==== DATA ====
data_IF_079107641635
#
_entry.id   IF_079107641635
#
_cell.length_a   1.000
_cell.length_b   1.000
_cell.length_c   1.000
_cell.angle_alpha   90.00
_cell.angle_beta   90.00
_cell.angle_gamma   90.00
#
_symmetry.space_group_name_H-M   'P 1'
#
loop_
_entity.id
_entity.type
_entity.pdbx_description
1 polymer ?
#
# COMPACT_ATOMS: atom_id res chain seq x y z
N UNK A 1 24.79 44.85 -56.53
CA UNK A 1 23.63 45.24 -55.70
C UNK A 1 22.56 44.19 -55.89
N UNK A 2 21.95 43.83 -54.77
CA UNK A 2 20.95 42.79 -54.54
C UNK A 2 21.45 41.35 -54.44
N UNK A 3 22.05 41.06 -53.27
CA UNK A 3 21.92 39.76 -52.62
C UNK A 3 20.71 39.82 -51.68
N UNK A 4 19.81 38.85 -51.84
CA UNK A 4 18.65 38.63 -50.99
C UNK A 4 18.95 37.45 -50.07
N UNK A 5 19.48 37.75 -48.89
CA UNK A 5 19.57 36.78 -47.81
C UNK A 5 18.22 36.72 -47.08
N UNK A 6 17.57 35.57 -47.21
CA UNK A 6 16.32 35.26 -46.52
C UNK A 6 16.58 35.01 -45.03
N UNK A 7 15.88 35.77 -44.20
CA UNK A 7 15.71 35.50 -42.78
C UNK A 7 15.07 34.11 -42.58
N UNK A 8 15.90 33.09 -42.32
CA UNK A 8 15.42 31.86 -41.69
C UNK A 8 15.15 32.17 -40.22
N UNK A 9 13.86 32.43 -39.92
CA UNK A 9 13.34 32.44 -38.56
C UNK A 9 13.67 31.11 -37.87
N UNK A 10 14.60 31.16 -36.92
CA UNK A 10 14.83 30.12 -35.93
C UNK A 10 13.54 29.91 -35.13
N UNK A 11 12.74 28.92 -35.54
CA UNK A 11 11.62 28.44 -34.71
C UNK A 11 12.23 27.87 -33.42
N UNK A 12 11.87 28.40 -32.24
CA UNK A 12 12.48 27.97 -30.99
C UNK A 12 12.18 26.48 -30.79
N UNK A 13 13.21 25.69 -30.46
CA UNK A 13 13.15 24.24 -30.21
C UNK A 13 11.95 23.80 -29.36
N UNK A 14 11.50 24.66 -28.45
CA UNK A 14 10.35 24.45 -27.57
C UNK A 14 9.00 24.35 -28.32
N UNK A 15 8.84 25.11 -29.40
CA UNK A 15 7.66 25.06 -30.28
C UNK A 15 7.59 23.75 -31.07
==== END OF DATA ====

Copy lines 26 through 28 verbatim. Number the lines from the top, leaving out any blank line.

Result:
C UNK A 2 21.45 41.35 -54.44
N UNK A 3 22.05 41.06 -53.27
CA UNK A 3 21.92 39.76 -52.62